WASHINGTON - Loretta Lynch, poised to make history as the nation's first African American female attorney general, has been caught in a political trap that has left her nomination lingering for a historically long time.
She's been a near-certain lock to win confirmation since her nomination hearings went smoothly in late January, but that's not made her path to running the Justice Department any easier.
On Thursday, Senate Democrats decried the languishing pace of the confirmation, suggesting that Republicans had delayed her bid as part of their ongoing attack on President Obama's immigration policies.
"It makes no sense at all," said Sen. Patrick J. Leahy of Vermont, the ranking Democrat on the Judiciary Committee, which approved her nomination last week.
Sen. Ted Cruz (R., Texas), a likely contender for the 2016 presidential nomination, has made the Lynch nomination a flash point on Obama's executive actions that would give temporary protections to more than 4 million illegal immigrants. Many Republicans have followed that lead, including the No. 2 GOP leader, Sen. John Cornyn (R., Texas), who cited the immigration orders in his opposition and called Lynch "the chief advocate for the president's policies as attorney general."
While no floor debate has been scheduled yet, GOP aides pointed Thursday to comments last month from Senate Majority Leader Mitch McConnell (R. Ky.), promising that Lynch would get a floor vote. Under new confirmation rules that Democrats imposed in 2013, requiring just simple majorities to clear most presidential nominees, Lynch appears to have more than 50 votes needed.
Three Republicans - Sens. Orrin Hatch of Utah, Lindsey Graham of South Carolina and and Jeff Flake of Arizona - already voted for her in committee, and Sen. Susan Collins (R. Maine) has announced her support, which would give Lynch 50 votes, counting the 46 members of the Democratic caucus. With a tie-breaking vote from Vice President Biden, Lynch has the necessary support to win.
But Senate Democrats share a large portion of the blame in the delays.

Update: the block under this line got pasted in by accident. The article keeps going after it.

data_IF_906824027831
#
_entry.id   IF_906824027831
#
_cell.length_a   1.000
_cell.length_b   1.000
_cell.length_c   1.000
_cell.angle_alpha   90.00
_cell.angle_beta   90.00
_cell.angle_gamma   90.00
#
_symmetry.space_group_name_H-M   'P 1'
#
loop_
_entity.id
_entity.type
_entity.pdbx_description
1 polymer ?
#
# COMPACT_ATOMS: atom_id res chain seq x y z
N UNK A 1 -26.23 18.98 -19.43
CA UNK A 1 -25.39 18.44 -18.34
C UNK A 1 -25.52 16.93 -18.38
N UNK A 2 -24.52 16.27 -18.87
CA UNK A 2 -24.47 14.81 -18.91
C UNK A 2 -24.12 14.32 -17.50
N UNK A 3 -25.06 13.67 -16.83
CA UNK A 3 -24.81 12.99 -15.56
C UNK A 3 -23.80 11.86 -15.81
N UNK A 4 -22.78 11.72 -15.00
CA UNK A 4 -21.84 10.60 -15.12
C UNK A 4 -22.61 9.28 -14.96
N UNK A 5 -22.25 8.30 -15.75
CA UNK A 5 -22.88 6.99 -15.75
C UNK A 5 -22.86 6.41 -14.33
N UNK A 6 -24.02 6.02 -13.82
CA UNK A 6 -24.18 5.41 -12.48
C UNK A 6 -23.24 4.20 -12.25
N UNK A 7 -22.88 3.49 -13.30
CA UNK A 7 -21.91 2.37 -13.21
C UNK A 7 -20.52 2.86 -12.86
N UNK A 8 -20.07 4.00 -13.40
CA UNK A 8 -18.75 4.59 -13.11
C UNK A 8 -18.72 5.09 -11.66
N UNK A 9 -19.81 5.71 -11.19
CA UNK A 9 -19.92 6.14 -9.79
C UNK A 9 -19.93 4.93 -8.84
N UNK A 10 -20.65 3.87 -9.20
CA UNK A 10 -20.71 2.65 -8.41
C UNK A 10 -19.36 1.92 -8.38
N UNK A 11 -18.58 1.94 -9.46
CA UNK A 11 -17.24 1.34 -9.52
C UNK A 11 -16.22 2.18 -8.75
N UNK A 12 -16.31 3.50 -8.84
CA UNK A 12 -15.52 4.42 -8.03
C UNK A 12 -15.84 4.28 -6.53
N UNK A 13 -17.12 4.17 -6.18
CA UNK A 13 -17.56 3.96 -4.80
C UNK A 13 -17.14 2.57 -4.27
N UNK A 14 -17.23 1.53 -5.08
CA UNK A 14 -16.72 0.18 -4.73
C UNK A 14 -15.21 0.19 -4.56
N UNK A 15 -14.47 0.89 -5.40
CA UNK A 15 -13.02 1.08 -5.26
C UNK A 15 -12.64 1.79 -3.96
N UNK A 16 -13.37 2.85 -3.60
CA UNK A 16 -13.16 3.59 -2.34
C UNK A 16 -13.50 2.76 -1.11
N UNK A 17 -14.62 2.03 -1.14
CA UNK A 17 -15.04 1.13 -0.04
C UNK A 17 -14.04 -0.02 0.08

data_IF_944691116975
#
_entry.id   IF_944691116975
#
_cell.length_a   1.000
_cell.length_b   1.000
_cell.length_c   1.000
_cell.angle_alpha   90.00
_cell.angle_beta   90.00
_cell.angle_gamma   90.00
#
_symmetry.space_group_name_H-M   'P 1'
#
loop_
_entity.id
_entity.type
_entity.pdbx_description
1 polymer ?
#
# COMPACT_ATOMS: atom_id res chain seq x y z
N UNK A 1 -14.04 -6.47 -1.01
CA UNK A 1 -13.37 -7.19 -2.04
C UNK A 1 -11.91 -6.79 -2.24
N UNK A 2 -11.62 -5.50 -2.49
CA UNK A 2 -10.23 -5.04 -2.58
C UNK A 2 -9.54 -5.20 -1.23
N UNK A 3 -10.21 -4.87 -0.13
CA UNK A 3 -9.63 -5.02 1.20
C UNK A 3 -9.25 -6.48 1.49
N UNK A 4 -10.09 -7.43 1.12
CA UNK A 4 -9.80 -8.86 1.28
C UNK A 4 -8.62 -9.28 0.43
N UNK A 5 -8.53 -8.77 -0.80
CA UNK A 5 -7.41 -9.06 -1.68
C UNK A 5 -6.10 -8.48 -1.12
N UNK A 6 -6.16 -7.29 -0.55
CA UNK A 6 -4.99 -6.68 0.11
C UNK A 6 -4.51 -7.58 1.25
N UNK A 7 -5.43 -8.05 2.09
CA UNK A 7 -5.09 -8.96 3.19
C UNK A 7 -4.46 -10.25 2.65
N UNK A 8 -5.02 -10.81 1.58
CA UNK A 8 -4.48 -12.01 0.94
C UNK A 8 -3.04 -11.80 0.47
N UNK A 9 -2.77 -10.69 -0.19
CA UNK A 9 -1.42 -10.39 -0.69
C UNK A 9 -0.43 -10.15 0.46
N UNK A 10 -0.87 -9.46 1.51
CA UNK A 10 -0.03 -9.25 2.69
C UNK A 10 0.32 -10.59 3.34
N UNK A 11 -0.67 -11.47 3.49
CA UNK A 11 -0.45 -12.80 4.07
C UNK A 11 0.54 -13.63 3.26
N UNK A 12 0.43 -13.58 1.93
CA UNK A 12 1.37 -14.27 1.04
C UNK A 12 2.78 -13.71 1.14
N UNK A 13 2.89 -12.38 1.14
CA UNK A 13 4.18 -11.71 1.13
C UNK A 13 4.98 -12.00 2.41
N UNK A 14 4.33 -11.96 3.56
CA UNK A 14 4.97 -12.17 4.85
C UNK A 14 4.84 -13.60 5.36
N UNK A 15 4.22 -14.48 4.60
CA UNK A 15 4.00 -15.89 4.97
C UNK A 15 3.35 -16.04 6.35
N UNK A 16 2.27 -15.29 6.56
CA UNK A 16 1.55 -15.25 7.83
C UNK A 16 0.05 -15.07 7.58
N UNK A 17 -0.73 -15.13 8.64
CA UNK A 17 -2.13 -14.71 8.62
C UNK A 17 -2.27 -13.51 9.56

On a conference call Thursday, Leahy made a rare confession about how Democrats and the White House had mistimed this process. "I wish the nomination had been made in the summer," he conceded.
Democrats easily could have confirmed Lynch. Attorney General Eric H. Holder Jr. announced his intention to resign in September, when Senate Democrats still held the majority but were heading into fierce political winds in the November midterm elections.
There was ample time to present a nominee to the Senate and then have her confirmed in November during the lame-duck session.
The last time an attorney-general vacancy occurred midterm, in fall 2007 when Michael Mukasey was nominated by the George W. Bush White House, he won confirmation in 53 days. It's now been four months since Obama introduced Lynch as his nominee to lead the Justice Department.
However, with Holder's September announcement, Democrats saw one more tough issue for their endangered incumbents heading into the final weeks of the election season. They pleaded with White House officials to hold off making the nomination, and Obama did not unveil Lynch's nomination until Nov. 8 - after Democrats were crushed in the elections, losing nine seats and the majority.
Even at that late date, there was time to push Lynch through in Leahy's last weeks as Judiciary Committee chairman. It takes about six weeks to conduct an FBI background check of a new nominee, but far less time for someone such Lynch, who recently underwent vetting when she won confirmation as the Brooklyn-based U.S. attorney.
In the conference call Thursday, Se. Chuck Schumer (D., N.Y.) acknowledged that Democrats relented to Republican wishes at that point: "Don't rush it," Schumer said, recalling the pleas from GOP senators.
According to Leahy and Schumer, Democrats faced a choice: push Lynch through, or confirm as many nominees to the federal courts as they possibly could before handing over the majority in January.
They chose the judges over Lynch, Leahy said, because federal judges receive lifetime appointments to the federal courts.